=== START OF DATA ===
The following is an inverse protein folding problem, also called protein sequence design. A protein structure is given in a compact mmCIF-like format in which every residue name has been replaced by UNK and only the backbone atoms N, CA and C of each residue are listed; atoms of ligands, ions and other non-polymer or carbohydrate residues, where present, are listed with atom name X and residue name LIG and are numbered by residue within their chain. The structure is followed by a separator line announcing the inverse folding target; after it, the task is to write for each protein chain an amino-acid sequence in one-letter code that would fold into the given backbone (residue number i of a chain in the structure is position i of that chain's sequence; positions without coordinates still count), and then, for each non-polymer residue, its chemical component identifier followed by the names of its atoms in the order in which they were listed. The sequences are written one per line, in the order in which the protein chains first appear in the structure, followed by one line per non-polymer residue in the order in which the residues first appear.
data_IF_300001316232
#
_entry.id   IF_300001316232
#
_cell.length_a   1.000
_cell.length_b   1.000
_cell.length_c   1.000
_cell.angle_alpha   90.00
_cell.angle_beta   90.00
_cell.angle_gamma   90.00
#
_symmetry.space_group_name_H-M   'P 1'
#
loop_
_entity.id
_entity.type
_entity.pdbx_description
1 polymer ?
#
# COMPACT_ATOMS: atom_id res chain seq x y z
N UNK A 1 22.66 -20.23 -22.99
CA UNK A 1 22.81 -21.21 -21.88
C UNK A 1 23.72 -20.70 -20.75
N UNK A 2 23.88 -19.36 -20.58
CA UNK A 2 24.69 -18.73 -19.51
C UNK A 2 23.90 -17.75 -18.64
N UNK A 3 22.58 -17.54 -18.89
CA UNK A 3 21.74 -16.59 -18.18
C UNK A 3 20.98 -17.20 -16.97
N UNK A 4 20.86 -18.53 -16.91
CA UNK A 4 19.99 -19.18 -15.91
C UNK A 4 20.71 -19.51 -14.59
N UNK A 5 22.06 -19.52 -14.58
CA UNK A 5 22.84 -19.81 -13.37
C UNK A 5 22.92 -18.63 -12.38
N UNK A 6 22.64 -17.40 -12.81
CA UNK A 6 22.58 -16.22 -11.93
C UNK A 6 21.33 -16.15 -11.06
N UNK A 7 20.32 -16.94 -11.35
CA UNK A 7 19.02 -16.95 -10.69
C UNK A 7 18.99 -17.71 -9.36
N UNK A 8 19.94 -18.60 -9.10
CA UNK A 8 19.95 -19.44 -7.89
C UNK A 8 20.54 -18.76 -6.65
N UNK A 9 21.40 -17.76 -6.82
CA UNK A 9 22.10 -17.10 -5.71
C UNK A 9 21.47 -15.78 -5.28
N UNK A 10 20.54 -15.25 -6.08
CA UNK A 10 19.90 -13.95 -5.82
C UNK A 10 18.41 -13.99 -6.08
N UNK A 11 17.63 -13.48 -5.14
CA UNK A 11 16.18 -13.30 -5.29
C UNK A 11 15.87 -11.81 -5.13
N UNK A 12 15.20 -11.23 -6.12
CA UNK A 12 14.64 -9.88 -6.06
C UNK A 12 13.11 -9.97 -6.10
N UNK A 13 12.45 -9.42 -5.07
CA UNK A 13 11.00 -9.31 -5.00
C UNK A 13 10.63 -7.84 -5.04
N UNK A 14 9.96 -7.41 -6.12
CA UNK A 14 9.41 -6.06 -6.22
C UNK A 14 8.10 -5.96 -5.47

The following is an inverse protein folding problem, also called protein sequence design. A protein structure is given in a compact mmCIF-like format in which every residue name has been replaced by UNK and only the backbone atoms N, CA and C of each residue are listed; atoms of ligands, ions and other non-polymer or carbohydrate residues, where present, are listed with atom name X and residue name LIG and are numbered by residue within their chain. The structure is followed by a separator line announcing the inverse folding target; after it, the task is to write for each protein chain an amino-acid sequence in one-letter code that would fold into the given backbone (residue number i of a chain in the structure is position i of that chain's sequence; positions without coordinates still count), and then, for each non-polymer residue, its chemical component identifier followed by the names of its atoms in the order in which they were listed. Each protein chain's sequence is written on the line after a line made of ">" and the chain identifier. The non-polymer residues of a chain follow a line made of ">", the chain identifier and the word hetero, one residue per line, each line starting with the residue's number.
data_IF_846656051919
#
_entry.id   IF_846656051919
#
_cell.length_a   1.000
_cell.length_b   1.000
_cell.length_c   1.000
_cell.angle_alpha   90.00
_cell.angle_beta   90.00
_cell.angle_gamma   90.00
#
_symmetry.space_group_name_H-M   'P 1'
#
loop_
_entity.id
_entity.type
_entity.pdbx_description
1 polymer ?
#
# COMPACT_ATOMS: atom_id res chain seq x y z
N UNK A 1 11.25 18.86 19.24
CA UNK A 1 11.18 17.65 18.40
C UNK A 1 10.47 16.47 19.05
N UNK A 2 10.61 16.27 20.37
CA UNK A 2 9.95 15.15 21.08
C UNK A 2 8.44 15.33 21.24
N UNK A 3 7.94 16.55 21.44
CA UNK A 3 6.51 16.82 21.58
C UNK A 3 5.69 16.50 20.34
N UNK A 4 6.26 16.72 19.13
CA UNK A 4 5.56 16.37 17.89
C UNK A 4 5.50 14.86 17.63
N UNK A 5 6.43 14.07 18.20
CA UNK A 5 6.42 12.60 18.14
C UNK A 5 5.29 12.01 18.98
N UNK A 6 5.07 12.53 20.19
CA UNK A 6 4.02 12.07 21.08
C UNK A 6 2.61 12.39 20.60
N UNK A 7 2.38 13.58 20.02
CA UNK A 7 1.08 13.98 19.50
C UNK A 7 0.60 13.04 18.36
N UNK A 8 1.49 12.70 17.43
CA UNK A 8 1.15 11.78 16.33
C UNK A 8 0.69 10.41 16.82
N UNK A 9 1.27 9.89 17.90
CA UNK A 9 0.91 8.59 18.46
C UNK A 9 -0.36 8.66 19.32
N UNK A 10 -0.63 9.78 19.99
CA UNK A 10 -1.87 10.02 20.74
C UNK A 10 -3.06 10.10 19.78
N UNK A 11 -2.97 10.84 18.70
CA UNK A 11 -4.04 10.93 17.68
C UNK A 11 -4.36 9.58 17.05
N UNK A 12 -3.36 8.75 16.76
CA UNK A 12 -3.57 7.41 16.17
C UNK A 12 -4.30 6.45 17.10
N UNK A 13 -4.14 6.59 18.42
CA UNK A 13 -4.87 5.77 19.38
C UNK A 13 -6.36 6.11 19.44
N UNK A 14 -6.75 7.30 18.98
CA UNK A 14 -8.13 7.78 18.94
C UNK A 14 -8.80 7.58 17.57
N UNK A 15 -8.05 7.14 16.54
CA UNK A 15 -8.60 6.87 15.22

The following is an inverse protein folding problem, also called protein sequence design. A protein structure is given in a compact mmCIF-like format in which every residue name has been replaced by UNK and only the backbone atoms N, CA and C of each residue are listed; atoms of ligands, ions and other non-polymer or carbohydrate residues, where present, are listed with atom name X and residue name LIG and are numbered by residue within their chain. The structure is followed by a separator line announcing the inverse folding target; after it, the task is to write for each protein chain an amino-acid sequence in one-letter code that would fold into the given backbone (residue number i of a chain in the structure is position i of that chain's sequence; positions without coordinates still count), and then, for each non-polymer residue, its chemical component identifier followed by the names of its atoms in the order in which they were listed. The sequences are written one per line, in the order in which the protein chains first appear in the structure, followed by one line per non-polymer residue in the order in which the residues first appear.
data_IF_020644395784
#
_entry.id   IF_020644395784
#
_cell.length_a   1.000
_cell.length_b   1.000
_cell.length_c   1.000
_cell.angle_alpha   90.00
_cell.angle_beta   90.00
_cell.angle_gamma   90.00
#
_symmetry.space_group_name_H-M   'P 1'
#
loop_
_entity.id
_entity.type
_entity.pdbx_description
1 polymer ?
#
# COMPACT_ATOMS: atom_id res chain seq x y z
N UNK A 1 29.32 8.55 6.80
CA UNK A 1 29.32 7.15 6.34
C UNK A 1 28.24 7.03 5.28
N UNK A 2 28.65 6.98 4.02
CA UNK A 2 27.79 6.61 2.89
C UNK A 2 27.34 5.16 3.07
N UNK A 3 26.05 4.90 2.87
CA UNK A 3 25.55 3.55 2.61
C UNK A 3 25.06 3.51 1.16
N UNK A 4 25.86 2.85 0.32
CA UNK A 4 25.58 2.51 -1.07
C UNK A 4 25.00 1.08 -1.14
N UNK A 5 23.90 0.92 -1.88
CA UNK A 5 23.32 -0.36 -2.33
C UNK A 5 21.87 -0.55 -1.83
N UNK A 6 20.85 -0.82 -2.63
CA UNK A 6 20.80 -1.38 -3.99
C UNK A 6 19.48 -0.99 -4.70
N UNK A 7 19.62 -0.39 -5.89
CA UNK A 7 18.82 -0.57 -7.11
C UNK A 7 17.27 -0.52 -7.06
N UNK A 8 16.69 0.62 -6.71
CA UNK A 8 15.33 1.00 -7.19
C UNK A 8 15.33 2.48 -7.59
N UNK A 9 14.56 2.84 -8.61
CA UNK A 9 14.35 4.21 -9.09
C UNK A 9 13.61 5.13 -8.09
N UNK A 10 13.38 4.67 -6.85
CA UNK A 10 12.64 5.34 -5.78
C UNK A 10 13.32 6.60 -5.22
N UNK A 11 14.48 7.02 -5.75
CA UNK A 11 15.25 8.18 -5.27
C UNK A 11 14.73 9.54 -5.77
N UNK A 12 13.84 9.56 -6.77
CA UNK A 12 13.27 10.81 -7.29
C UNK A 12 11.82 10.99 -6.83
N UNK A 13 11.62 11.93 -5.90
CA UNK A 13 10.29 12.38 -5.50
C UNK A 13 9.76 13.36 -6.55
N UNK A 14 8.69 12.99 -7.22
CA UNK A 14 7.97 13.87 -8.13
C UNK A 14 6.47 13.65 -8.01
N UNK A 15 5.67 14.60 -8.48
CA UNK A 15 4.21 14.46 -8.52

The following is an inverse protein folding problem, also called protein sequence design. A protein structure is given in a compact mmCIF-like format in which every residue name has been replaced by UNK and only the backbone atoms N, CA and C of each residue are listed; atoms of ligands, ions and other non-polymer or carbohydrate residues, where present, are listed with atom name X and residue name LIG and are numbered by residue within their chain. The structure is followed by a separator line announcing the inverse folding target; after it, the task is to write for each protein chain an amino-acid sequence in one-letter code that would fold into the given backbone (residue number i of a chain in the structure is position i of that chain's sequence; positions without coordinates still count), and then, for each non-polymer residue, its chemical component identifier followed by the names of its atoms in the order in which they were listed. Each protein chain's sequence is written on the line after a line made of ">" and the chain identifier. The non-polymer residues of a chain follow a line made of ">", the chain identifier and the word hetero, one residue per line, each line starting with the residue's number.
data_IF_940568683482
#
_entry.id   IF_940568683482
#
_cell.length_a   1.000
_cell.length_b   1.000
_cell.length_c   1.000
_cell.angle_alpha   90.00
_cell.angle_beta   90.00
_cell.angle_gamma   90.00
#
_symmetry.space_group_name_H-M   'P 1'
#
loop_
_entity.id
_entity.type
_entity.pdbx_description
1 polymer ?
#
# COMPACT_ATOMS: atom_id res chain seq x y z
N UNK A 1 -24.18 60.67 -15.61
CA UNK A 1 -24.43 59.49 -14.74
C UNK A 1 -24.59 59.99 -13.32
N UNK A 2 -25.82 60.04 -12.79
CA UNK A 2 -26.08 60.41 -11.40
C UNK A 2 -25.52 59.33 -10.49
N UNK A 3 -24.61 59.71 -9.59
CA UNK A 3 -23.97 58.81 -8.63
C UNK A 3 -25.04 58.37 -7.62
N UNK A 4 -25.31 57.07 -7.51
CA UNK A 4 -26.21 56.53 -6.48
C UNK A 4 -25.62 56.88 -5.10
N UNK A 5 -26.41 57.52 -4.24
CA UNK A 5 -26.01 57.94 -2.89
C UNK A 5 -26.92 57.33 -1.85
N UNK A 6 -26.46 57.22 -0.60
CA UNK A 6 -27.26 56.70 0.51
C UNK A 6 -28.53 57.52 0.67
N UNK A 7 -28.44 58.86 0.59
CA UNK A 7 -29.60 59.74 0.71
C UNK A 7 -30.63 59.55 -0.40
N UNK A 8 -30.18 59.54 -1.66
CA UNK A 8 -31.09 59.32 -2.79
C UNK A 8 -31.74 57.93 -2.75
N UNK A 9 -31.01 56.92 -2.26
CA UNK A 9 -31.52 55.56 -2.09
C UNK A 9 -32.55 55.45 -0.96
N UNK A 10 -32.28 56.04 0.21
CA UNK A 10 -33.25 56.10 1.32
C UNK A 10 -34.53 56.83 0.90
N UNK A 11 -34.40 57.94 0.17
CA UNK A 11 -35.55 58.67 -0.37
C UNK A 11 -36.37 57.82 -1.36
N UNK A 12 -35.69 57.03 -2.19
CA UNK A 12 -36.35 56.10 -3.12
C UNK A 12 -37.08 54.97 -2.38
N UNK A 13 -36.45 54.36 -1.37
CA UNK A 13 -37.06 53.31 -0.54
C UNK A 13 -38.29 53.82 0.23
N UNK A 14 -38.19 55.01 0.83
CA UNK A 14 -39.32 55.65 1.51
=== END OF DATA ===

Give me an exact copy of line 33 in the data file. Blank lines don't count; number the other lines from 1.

C UNK A 4 20.71 -19.51 -14.59